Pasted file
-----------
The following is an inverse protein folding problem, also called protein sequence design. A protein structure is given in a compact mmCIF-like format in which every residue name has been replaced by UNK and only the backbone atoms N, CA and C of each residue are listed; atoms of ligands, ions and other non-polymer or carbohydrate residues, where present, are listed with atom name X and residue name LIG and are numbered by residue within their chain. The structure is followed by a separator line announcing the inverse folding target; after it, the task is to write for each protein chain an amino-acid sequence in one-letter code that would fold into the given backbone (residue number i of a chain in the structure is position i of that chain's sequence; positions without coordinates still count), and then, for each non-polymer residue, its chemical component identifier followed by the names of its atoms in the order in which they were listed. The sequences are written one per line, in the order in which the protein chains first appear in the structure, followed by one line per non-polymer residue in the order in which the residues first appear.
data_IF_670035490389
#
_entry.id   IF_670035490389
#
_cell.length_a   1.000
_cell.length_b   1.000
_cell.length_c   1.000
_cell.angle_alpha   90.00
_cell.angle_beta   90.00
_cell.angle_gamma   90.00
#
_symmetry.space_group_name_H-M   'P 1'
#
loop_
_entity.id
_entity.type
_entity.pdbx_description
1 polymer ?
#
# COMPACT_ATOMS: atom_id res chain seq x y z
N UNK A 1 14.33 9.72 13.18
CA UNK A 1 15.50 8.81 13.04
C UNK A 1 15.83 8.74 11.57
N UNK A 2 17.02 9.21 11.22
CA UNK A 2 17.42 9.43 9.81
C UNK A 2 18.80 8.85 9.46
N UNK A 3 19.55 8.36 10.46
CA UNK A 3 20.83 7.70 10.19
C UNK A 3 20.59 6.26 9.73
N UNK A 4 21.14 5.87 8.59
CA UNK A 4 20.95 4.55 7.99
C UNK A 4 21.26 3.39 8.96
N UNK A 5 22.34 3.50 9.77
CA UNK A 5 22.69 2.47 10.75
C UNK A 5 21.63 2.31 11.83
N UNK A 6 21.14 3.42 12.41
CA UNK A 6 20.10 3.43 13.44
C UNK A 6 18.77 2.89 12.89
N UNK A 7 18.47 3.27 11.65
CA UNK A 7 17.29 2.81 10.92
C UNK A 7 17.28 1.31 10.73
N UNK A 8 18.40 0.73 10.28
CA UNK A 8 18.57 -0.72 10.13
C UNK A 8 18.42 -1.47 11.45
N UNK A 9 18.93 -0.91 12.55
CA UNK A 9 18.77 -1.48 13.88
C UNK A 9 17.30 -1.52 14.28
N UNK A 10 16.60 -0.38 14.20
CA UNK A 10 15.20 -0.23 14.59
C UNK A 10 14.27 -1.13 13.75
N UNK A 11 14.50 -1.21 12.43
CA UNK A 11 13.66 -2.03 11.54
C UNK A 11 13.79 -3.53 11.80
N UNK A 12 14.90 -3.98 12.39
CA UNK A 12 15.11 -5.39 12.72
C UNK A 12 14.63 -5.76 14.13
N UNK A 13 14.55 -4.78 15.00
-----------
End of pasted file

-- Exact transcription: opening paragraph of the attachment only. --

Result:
The following is an inverse protein folding problem, also called protein sequence design. A protein structure is given in a compact mmCIF-like format in which every residue name has been replaced by UNK and only the backbone atoms N, CA and C of each residue are listed; atoms of ligands, ions and other non-polymer or carbohydrate residues, where present, are listed with atom name X and residue name LIG and are numbered by residue within their chain. The structure is followed by a separator line announcing the inverse folding target; after it, the task is to write for each protein chain an amino-acid sequence in one-letter code that would fold into the given backbone (residue number i of a chain in the structure is position i of that chain's sequence; positions without coordinates still count), and then, for each non-polymer residue, its chemical component identifier followed by the names of its atoms in the order in which they were listed. The sequences are written one per line, in the order in which the protein chains first appear in the structure, followed by one line per non-polymer residue in the order in which the residues first appear.